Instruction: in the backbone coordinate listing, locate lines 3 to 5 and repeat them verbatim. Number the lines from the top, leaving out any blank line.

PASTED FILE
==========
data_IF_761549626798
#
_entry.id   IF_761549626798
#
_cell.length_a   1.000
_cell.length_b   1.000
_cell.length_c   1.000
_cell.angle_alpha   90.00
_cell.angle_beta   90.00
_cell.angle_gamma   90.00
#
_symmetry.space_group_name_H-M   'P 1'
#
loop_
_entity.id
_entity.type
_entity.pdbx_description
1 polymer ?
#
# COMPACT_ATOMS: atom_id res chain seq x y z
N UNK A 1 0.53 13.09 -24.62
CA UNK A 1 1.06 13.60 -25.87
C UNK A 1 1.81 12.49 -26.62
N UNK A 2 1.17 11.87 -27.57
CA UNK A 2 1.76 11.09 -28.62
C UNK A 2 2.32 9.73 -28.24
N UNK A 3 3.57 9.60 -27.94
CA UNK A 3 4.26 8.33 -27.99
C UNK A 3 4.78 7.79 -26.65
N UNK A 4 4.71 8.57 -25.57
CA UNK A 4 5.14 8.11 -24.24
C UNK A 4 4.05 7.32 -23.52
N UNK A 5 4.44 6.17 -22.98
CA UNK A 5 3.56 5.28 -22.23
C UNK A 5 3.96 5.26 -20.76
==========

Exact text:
_entry.id   IF_761549626798
#
_cell.length_a   1.000